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Hunahpu’s Day: A Local’s Perspective

hunahpu day
Sarah Hargis

It is hard for me to believe that Cigar City Brewing is only five years old. Since its inception in 2009, the brewery has seen rapid exponential growth, gaining global notoriety and consistently collecting accolades in a wide range of categories. Cigar City’s most limited and coveted brew is Hunahpu’s Imperial Stout, which is brewed once a year and only available directly from the brewery. Aged on cacao nibs, ancho and pasilla chiles, cinnamon, and Madagascar vanilla beans, it is widely regarded as Cigar City’s finest offering, and I can attest to that. I usually get a bottle in March, and then drink it around the holidays. If I share my Hunahpu with you, you know you’re special.

When Hunahpu’s Stout took first place at the Atlanta Cask Festival in January 2009, Cigar City was still relatively unknown. This was the first beer they made that really took off for them, and solidified their presence in the craft beer industry. In March 2010, Hunahpu’s Day was created as a way to celebrate Cigar City’s first year anniversary with the beer that put them on the map. In the next four years, attendance jumped from a few hundred people to approximately 8,000 people in 2013.

This year, owner Joey Redner wanted to try something a little different, smaller and more intimate. Instead of just standing in a long line for hours waiting to buy bottles, he created a tasting festival and ticketed the event, limiting attendance to 3500 people. There were beers from all over the place, many of which aren’t normally available in Florida, and rare Cigar City beers were scattered throughout. There was a strong Florida brewery presence as well, along with homebrew and food truck setups. It was all set to be a great celebration of Cigar City’s fifth birthday, of Hunahpu’s and many other rare beers, and of the friendships and social connections that come about because of beer.

If only the 3500 original ticketed guests had showed up to the event, everything would have been perfect. Actual attendance estimates range between 6,000-8,000 people, many of whom had counterfeit tickets. Once the ticket scanners at the entrance realized what was happening, the decision was made to let everyone in, based on the theory that they had, in good faith, paid someone for the ticket. I was there, and I can tell you that it got packed pretty quickly. It became a perfect storm of crowding, drunk people, and a bottle shortage — and then it got ugly. I was lucky enough to get two bottles, and someone snagged one of them and ran. I was also buzzed enough to be brave, and I chased him down and took it back, chastising him for being…well, an asshole. There were people fighting, banging on the brewery doors, and chanting. At that point, I was pretty sure a riot was starting, so I snaked through the crowd and got out of there fast.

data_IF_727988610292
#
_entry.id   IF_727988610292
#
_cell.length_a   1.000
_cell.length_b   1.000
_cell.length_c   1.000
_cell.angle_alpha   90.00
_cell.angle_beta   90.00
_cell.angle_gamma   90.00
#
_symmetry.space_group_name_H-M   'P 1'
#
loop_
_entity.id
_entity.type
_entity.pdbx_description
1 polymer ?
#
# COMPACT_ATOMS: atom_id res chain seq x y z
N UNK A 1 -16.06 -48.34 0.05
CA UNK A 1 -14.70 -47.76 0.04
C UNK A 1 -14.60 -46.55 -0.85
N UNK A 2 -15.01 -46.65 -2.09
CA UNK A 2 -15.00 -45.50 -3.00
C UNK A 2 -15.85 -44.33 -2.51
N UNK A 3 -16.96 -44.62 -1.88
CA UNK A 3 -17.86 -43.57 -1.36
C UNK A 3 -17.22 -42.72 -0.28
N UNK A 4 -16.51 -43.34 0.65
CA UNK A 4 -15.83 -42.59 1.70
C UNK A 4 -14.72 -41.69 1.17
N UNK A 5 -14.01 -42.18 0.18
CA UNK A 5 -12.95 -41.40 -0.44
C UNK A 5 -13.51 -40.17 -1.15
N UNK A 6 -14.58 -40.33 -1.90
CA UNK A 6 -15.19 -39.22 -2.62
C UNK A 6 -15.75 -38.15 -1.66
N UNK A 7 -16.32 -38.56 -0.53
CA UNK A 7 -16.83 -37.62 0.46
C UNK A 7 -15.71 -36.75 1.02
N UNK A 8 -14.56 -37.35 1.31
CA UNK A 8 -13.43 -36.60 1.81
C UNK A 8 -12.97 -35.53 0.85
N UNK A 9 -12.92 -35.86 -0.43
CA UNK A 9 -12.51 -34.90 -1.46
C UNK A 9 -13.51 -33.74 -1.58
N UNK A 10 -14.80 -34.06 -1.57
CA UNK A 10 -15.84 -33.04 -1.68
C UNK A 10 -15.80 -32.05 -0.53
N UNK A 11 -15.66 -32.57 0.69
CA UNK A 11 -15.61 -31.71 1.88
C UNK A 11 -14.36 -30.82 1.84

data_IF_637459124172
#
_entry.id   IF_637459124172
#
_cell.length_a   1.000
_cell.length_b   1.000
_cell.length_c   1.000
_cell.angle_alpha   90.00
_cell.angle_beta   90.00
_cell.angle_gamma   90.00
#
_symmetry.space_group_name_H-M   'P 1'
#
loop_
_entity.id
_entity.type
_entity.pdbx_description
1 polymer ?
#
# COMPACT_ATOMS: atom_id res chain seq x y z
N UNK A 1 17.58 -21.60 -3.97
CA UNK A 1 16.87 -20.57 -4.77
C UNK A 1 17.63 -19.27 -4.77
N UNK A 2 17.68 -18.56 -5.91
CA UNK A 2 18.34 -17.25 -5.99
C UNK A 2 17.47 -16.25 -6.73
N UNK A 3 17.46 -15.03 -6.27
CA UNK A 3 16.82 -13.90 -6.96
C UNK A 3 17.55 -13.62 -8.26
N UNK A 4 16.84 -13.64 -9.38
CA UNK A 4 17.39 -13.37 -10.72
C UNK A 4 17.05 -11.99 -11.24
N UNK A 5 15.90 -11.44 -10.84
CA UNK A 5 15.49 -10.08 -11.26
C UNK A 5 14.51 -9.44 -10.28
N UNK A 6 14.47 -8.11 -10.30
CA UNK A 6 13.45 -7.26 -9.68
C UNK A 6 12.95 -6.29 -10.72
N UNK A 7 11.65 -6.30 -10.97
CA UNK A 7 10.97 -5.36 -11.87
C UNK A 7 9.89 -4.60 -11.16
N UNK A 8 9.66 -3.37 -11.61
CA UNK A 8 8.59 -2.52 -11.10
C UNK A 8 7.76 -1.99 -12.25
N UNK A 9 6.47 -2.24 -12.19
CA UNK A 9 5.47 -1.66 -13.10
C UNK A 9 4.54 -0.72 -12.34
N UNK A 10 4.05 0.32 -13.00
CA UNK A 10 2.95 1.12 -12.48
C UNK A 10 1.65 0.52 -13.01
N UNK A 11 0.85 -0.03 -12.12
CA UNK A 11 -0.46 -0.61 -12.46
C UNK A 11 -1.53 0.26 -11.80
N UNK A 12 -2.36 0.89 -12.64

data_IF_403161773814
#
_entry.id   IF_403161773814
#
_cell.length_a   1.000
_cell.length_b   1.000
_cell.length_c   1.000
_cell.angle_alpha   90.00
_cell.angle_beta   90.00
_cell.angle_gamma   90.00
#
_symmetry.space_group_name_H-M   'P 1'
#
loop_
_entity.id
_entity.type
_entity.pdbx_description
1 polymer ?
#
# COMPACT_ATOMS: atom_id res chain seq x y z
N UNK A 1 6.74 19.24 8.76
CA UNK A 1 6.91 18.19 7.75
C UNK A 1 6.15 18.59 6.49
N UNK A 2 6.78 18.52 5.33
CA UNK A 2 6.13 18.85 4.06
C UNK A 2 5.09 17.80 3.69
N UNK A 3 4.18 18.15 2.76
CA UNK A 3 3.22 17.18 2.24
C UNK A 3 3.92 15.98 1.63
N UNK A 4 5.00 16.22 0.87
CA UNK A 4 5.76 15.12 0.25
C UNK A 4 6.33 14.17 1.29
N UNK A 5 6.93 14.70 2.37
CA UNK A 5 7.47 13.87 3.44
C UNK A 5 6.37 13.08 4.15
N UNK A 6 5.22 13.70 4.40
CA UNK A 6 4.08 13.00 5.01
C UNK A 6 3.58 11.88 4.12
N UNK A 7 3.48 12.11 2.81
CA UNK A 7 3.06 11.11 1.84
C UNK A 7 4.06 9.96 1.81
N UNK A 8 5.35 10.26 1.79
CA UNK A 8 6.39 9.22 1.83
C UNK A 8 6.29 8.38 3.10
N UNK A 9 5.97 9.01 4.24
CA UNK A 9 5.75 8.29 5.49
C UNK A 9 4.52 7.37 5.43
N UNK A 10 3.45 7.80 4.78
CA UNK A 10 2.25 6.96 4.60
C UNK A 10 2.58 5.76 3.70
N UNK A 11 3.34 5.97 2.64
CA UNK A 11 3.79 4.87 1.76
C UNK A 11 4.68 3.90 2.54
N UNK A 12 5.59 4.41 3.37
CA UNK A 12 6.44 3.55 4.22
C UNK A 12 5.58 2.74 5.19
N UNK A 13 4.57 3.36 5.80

The next morning, Joey Redner announced the end of Hunahpu’s Day, stating the beer will go into regular distribution starting in 2015. He offered refunds on tickets, made all beer free on Sunday at the Cigar City tasting room, and announced they will brew a second batch of Hunahpu’s Stout to make up for the bottle shortage. As a Tampa native who has been a big fan of Cigar City since its earliest days, I was really disheartened to hear that Hunahpu’s Day is over for good. It makes me incredibly sad that the actions of the ticket scammers caused the death of an event that has so much potential to be good for my hometown. Even though this particular day ended badly, the fact that 8,000 people showed up and wanted to participate demonstrates a strong desire for this type of festival in Tampa.

I, for one, had a total blast that day, and even the craziness at the end did not ruin it for me. All in all, I got to try sixteen different beers, including the extremely rare Hunahpoopoo Stout (a Kopi Luwak aged version). I discovered and fell in love with Proof Brewing, got an actual big hug with my Big Hugs Coffee Imperial Stout from Half Acre Beer Co., ran into lots of old friends, and made a few new ones. To me, this is the essence of a beer festival. I think that, with a larger venue and a professional ticketing agency to combat fraud, more people could enjoy the same experience I did. I sincerely hope that, as Cigar City’s sixth anniversary approaches next year, Joey Redner reconsiders his decision and shows Tampa the best Hunahpu’s Day yet.

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